Lord Frost warned 'difficult issues remain' on Northern Ireland's post-Brexit rules today after talks with EU counterpart Maros Sefcovic failed to achieve a breakthrough.
The Cabinet Office minister and the vice president of the European Commission met for dinner in Brussels last night amid hopes that they are inching towards a settlement.
The Northern Ireland protocol agreed by Boris Johnson and the EU has been blamed for fuelling recent violence on the streets of Belfast, with loyalists furious it hampers trade with mainland Britain.
A government spokesman said after the discussions that there is 'some positive momentum' and there will be 'intensified contacts at all levels in the coming weeks'.
But they cautioned that was no resolution yet, while the EU said the protocol was still the 'only way to protect the Good Friday Agreement and preserve peace and stability, while avoiding a hard border on the island of Ireland and maintaining the integrity of the EU single market'.
Mr Sefcovic also made clear that the EU's legal action against Britain for breaching the terms will continue “as long as necessary”.
As efforts to find a path through the impasse ramped up yesterday, Lord Frost, Northern Ireland Secretary Brandon Lewis and Foreign Secretary Dominic Raab also met Irish foreign affairs minister Simon Coveney.
Meanwhile, MEPs on two key EU committees yesterday voted by an 'overwhelming majority' to recommend that the European Parliament backs the Brexit trade deal between the bloc and Britain.
Lord Frost, the Cabinet Office minister (pictured left in Brussels last night), met with EU counterpart Maros Sefcovic for talks on the Northern Ireland Protocol
The protocol has inflamed community tensions as unionists believe the processes create an Irish Sea border between Northern Ireland and the rest of the UK which threatens the Union
Brussels and Britain are scrambling to improve the implementation of the protocol against a backdrop of recent violence in Northern Ireland.
The atmosphere surrounding the talks was said to have 'warmed up a bit' earlier this week with discussions 'advancing on a technical level'.
The protocol was agreed by the EU and UK as part of the Brexit divorce deal and it is designed to prevent a hard border on the island of Ireland.
It achieves that by keeping Northern Ireland in the EU single market for goods, with regulatory checks and inspections now required on agri-food produce moving into the region from the rest of the UK.
The new arrangements have caused some disruption to trade since the start of the year as firms have struggled with new processes and administration.
The checks have also inflamed community tensions as unionists believe the processes create an Irish Sea border between Northern Ireland and the rest of the UK which threatens the Union.
The protocol has been blamed as a factor behind the recent upsurge in violence in loyalist areas.
Last month the UK Government unilaterally decided to extend post-Brexit grace periods on certain trade checks in Northern Ireland in an attempt to reduce friction.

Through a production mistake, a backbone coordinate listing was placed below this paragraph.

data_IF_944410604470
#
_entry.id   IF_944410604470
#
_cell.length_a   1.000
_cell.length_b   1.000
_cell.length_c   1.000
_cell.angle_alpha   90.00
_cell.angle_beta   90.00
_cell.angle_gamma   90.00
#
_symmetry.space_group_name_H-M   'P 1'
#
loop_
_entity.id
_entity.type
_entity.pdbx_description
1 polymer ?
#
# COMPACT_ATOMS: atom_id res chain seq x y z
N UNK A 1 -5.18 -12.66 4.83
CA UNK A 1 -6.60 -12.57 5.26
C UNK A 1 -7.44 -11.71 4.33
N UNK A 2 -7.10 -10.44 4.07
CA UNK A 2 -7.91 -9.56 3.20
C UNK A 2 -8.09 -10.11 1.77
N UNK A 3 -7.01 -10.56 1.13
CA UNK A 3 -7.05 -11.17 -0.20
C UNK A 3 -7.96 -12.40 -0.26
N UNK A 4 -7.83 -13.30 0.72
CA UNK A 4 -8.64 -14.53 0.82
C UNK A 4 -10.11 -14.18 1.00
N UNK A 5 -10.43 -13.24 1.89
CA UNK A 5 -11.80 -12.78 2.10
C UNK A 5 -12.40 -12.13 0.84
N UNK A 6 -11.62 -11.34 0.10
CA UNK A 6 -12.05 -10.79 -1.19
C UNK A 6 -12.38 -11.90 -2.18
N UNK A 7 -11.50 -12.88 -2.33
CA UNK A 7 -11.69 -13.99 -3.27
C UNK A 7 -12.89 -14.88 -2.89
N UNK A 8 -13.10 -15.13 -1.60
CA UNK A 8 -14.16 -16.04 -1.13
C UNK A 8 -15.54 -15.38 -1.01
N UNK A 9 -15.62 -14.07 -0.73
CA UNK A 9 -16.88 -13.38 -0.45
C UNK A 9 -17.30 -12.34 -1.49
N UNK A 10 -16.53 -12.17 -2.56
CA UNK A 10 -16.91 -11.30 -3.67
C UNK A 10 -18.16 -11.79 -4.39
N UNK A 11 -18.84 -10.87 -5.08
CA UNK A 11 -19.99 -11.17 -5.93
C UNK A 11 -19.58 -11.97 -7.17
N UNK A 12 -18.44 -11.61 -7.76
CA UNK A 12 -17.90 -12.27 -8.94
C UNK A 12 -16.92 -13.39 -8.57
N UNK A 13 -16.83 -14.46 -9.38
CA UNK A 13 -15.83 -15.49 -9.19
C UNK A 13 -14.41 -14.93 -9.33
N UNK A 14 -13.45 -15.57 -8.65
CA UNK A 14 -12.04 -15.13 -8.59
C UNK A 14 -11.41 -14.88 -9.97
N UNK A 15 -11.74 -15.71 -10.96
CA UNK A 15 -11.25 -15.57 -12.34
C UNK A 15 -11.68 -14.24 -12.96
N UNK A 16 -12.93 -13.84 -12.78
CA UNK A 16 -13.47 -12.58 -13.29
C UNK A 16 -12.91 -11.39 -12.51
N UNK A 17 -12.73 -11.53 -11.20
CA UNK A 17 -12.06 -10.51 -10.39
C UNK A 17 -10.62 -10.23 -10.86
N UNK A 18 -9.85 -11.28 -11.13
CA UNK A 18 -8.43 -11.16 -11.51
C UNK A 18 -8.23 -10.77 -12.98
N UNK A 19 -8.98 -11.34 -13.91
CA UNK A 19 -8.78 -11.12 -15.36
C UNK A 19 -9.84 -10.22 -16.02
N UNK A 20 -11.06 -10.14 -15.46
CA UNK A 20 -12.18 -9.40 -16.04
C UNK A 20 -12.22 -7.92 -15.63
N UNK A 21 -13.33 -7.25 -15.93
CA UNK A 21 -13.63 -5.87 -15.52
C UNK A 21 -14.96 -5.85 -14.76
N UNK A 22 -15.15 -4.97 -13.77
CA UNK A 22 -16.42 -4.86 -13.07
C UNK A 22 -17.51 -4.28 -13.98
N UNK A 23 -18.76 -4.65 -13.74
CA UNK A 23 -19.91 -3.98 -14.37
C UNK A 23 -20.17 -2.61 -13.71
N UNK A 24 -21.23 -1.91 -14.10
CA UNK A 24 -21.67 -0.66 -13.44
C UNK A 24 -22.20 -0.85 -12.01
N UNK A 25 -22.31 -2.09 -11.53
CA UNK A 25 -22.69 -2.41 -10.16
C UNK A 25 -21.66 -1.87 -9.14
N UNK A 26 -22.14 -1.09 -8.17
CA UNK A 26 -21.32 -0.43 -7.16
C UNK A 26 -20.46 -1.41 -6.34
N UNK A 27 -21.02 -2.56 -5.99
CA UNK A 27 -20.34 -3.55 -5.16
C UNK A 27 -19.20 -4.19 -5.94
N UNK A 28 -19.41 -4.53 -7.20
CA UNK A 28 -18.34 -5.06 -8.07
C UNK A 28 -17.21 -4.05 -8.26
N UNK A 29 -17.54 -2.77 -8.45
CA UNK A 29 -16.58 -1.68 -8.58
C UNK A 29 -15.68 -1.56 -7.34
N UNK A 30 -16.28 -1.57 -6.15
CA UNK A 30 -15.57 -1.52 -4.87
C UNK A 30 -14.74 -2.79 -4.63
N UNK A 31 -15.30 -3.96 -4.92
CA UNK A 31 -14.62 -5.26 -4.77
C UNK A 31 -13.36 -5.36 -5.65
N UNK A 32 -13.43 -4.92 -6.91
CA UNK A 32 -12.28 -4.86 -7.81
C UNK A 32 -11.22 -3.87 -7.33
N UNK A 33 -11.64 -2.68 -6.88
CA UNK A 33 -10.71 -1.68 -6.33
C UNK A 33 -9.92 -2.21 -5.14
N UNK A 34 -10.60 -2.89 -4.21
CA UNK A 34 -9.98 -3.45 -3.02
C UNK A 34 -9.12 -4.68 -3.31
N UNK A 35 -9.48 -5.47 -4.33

That prompted the EU to accuse the UK of breaching international law as the bloc launched formal legal action.
In a statement released after the latest talks, the UK government said: 'Lord Frost said that the intensive discussions between the co-chairs of the Specialised Committee on the Protocol on Ireland/Northern Ireland in recent weeks had begun to clarify the outstanding issues, and some positive momentum had been established.
“But a number of difficult issues remained and it was important to continue to discuss them. He agreed there should be intensified contacts at all levels in the coming weeks.”
The EU commission said a resolution to the current problems can only be found through “joint actions and through joint bodies”.
“The vice-president reiterated the EU’s commitment to the protocol, which is the only way to protect the Good Friday (Belfast) Agreement and to preserve peace and stability, while avoiding a hard border on the island of Ireland and maintaining the integrity of the EU single market,” the commission said in a statement.
“Only joint solutions, agreed in the joint bodies established by the Withdrawal Agreement, can provide the stability and predictability that is needed in Northern Ireland.”
The commission said Mr Sefcovic had made clear that its ongoing legal actions against the UK for breaching the provisions of the protocol would be continued for “as long as necessary”.
The European parliament's trade and foreign affairs committees voted yesterday in what is the second to last step in the parliamentary ratification process of the Trade and Co-operation Agreement.
The deal has already been rolled out, with the post-Brexit transition period having ended on January 1, and the UK Parliament backed it before it was implemented.
But the EU's lengthy ratification process means it is being approved retrospectively.
However, a date for a final vote to ratify the deal in a plenary session of the European Parliament has not yet been set.
Last month the UK Government unilaterally decided to extend post-Brexit grace periods on certain trade checks in Northern Ireland in an attempt to reduce friction. That prompted the EU to accuse the UK of breaching international law as the bloc launched formal legal action